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Chapter 10 Art Thou Afraid His Power Shall Fail? _玛格丽特·奥格维 Margaret Ogilvy



For years I had been trying to prepare myself for my mother’s death, trying to foresee how she would die, seeing myself when she was dead. Even then I knew it was a vain thing I did, but I am sure there was no morbidness in it. I hoped I should be with her at the end, not as the one she looked at last but as him from whom she would turn only to look upon her best-beloved, not my arm but my sister’s should be round her when she died, not my hand but my sister’s should close her eyes. I knew that I might reach her too late; I saw myself open a door where there was none to greet me, and go up the old stair into the old room. But what I did not foresee was that which happened. I little thought it could come about that I should climb the old stair, and pass the door beyond which my mother lay dead, and enter another room first, and go on my knees there.

My mother’s favourite paraphrase is one known in our house as David’s because it was the last he learned to repeat. It was also the last thing she read-

    Art thou afraid his power shall fail
    When comes thy evil day?
    And can an all-creating arm
    Grow weary or decay?

I heard her voice gain strength as she read it, I saw her timid face take courage, but when came my evil day, then at the dawning, alas for me, I was afraid.

In those last weeks, though we did not know it, my sister was dying on her feet. For many years she had been giving her life, a little bit at a time, for another year, another month, latterly for another day, of her mother, and now she was worn out. ‘I’ll never leave you, mother.’ - ‘Fine I know you’ll never leave me.’ I thought that cry so pathetic at the time, but I was not to know its full significance until it was only the echo of a cry. Looking at these two then it was to me as if my mother had set out for the new country, and my sister held her back. But I see with a clearer vision now. It is no longer the mother but the daughter who is in front, and she cries, ‘Mother, you are lingering so long at the end, I have ill waiting for you.’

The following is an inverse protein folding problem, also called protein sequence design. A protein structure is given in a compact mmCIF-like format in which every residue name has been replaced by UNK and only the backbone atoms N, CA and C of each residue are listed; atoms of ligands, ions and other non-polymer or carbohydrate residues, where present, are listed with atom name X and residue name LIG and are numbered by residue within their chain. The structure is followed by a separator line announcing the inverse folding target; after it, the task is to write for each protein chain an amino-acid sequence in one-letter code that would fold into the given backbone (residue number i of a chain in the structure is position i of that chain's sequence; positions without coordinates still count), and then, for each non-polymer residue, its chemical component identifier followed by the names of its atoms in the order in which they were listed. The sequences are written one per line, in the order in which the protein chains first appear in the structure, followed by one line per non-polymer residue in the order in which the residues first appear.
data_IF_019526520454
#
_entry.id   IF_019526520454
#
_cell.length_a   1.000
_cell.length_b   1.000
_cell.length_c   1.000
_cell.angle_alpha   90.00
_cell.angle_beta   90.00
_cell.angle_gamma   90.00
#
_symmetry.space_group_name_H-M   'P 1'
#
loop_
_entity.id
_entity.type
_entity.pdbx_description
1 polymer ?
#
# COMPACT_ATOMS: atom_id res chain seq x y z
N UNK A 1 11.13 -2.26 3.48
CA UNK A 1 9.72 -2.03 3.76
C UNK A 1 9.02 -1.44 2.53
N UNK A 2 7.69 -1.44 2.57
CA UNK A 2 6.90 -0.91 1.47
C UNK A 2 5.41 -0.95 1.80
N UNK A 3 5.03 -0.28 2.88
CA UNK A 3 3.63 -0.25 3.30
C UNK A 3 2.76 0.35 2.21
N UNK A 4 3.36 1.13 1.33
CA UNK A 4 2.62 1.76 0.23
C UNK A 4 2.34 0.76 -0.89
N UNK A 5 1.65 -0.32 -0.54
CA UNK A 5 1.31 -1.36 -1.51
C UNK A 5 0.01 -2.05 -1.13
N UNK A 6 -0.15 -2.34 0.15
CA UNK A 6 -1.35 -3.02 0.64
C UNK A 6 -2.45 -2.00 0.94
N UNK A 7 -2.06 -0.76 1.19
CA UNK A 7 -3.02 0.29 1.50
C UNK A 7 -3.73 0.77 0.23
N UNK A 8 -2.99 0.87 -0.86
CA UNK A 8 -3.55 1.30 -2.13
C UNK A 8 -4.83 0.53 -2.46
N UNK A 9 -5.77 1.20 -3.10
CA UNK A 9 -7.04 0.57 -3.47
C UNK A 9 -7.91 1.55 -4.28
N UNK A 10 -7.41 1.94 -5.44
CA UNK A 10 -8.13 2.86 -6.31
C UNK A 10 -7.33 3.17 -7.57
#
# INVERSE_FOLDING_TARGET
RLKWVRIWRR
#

But she knew no more than we how it was to be; if she seemed weary when we met her on the stair, she was still the brightest, the most active figure in my mother’s room; she never complained, save when she had to depart on that walk which separated them for half an hour. How reluctantly she put on her bonnet, how we had to press her to it, and how often, having gone as far as the door, she came back to stand by my mother’s side. Sometimes as we watched from the window, I could not but laugh, and yet with a pain at my heart, to see her hasting doggedly onward, not an eye for right or left, nothing in her head but the return. There was always my father in the house, than whom never was a more devoted husband, and often there were others, one daughter in particular, but they scarce dared tend my mother - this one snatched the cup jealously from their hands. My mother liked it best from her. We all knew this. ‘I like them fine, but I canna do without you.’ My sister, so unselfish in all other things, had an unwearying passion for parading it before us. It was the rich reward of her life.

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